So, how did she succeed in taking on a man’s role so completely in an age when no other woman had? Medieval Europe was an age of faith. This was the key to Joan’s power. Traditional ways and laws formed rigid channels in which the lives of most medieval women flowed. But Joan of Arc was able to rise above these through the special relationship she appeared to have with her God. Her devoutness and visions made her revered, and as God-chosen saviour and seer, she entered a realm where gender ceased to matter.   

Odelia Floris
Odelia Floris grew up in rural New Zealand. From a young age she created imaginary characters and magical worlds. But rather than growing up and putting aside these flights of fancy as most do, she turned to art, painting and drawing as a teenager before taking to creative writing around the age of twenty-one. Her first novel, The Heart of Darkness, features a knight in rusty armour and a damsel determined to uncover his dark secrets. Beguile Me Not, a historical romance set in colonial New Zealand, and The Little Demon Who Couldn’t, a historical urban fantasy for children, followed. Her most recent book is The Cockcrow Curse, a sequel to The Heart of Darkness.
She always has at least two creative projects in progress, and is never short of inspiration. Odelia Floris has a Bachelor of Arts degree majoring in Humanities, and diplomas in ecology, communication and freelance journalism. She lives rurally on the east coast of New Zealand’s beautiful North Island. Her other passions include singing, playing piano, art, reading and nature.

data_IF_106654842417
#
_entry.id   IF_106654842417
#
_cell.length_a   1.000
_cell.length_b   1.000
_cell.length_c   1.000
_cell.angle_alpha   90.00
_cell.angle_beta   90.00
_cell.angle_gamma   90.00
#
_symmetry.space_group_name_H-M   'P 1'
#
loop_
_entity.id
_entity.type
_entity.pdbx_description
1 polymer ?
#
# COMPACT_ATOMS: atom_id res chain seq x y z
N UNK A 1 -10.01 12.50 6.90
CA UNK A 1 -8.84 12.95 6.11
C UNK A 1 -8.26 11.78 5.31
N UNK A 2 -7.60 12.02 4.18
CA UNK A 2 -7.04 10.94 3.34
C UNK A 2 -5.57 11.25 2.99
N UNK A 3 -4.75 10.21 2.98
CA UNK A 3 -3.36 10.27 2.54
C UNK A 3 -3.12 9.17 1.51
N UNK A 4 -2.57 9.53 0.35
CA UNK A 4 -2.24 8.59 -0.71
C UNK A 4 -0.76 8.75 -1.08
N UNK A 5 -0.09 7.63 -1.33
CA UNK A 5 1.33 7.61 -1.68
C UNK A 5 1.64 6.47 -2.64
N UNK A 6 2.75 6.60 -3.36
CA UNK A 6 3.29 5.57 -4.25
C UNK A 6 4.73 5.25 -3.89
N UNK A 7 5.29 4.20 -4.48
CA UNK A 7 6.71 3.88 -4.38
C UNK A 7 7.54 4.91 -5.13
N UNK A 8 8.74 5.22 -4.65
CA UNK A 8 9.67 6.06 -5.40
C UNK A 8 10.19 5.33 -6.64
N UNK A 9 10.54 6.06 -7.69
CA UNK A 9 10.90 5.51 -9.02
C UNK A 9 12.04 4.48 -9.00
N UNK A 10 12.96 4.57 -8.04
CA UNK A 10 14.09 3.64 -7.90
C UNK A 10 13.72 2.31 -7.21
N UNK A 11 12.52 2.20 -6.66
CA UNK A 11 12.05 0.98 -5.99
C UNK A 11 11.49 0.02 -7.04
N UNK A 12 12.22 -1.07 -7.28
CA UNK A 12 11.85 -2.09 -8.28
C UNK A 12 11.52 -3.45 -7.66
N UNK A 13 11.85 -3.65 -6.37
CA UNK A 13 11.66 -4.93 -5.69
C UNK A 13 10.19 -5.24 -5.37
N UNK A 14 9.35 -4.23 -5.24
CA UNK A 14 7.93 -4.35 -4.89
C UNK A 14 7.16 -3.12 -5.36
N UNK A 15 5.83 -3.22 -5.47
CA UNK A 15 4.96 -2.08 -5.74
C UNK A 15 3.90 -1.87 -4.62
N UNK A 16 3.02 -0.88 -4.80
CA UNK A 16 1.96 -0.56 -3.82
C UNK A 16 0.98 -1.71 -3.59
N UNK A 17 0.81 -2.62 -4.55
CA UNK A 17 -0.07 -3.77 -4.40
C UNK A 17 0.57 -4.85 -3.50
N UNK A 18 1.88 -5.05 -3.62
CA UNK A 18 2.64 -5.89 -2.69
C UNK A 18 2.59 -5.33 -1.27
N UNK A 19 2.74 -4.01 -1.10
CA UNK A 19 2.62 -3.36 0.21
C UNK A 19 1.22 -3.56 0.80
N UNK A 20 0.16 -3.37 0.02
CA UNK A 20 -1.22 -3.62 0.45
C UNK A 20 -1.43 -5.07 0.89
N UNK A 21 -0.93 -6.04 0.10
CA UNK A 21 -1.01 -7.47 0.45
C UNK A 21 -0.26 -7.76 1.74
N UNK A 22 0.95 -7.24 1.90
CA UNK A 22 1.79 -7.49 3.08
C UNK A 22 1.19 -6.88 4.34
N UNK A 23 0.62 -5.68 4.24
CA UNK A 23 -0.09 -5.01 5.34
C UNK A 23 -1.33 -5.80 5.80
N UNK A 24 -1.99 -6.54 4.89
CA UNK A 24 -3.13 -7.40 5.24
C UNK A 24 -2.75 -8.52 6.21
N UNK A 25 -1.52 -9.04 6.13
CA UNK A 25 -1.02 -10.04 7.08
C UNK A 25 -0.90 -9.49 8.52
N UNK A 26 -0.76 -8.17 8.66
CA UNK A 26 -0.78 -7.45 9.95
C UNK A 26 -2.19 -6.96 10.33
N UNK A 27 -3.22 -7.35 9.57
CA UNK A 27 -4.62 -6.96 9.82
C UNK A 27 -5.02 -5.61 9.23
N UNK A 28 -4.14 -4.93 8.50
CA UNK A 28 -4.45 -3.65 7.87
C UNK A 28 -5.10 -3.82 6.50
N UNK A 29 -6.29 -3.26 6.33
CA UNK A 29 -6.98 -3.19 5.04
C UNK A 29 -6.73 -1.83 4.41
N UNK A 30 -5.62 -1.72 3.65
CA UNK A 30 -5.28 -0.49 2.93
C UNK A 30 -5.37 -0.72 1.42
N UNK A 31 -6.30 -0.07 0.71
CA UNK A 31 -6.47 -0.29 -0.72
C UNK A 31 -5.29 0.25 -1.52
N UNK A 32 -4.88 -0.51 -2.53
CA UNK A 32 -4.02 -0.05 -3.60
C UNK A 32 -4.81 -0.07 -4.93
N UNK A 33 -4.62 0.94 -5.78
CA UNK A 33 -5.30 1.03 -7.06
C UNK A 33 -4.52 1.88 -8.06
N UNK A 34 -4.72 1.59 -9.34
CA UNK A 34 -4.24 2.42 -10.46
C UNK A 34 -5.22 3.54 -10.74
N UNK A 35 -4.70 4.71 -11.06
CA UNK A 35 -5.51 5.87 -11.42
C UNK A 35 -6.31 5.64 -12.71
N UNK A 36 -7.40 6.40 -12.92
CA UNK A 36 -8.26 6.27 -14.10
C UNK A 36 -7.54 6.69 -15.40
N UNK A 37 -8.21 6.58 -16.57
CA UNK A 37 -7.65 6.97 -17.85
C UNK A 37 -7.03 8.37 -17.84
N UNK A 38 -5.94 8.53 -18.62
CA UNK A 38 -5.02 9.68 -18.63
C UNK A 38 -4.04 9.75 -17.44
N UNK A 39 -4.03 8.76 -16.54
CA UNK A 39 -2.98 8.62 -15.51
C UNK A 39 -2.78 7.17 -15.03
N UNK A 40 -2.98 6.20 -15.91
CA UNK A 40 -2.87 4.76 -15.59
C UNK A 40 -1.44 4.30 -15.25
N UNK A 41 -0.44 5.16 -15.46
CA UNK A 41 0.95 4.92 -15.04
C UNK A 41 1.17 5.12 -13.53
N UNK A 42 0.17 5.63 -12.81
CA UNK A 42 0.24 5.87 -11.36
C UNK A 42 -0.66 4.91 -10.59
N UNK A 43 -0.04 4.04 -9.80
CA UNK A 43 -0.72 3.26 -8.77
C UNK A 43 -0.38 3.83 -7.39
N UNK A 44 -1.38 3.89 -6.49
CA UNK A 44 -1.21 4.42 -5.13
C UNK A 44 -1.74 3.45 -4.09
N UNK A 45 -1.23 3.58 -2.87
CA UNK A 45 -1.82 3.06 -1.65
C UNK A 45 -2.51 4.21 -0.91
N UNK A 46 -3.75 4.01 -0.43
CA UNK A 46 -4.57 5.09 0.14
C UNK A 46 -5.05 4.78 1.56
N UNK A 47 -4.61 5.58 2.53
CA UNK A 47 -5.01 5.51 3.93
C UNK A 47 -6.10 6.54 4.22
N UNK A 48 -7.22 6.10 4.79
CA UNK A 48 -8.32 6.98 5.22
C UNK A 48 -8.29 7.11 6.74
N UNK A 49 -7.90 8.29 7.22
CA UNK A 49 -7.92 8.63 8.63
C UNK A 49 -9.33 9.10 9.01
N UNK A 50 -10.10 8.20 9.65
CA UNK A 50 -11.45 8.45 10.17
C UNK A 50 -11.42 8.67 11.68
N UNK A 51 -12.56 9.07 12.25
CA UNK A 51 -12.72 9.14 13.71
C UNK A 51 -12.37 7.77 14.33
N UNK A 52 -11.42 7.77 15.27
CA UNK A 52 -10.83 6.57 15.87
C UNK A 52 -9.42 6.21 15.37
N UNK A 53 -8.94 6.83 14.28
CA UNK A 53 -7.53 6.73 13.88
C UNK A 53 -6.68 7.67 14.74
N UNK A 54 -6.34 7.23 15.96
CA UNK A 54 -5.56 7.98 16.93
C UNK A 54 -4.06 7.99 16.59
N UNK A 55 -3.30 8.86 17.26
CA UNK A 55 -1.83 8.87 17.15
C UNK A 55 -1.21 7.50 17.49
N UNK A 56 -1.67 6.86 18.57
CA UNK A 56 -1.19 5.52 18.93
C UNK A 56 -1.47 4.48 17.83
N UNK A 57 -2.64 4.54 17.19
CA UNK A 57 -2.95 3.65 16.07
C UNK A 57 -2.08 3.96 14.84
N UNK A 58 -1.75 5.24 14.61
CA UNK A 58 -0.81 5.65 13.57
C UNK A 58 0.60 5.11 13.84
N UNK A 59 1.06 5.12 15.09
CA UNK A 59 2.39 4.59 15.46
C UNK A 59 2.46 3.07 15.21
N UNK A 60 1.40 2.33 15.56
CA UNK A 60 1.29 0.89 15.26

Odelia loves to hear from readers, you can contact her: Website  Facebook Twitter

The Cockcrow Curse
(The Chaucy Shire Medieval Mysteries, Book 2)

 The Cockcrow Curse continues the ‘captivating and unusual’ Chaucy Shire Medieval Mysteries series where Book 1, The Heart of Darkness, left off. Escape to late medieval England and spend a summer in the beautiful yet dangerous little shire of Chaucy.
Rowena’s change of circumstances was entirely unexpected. But as verdant summer comes to the fields and forests of Chaucy Shire, her blossoming world of love and peace is pierced by a sudden and mysterious trouble. The unknown forest-dwellers who saved her life in the winter snows have called for the help she promised was theirs in repayment if ever they had need of it. With Sir Richard still suffering the effects of a knee wound, she and he reluctantly ride to the rendezvous in Glymewood forest. Thus begins a trickle that soon turns to a torrent of trouble...




6 comments:

  1. Such an interesting post, I have always been fascinated with the life and times of Joan of Ark. Thank you for sharing!

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  2. Joan of Arc is someone who I've always been intrigued by. Her life story and accomplishments are amazing. What a woman of faith! Thank you both for an excellent post!

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    1. Thank you! I'm glad you enjoyed it. Her story is a very unusual one, and quite inspirational.

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  3. This is truly a beautiful piece. Thank you both. Yes Joan of Arc was unique.

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    1. Thank you, Carol. So glad you enjoyed!

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  4. Joan of Ark is one of those historical people I really feel I should no more about. Thank you for the brief insight. I shall have to do some research on this remarkable lady.

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Mary Anne xxx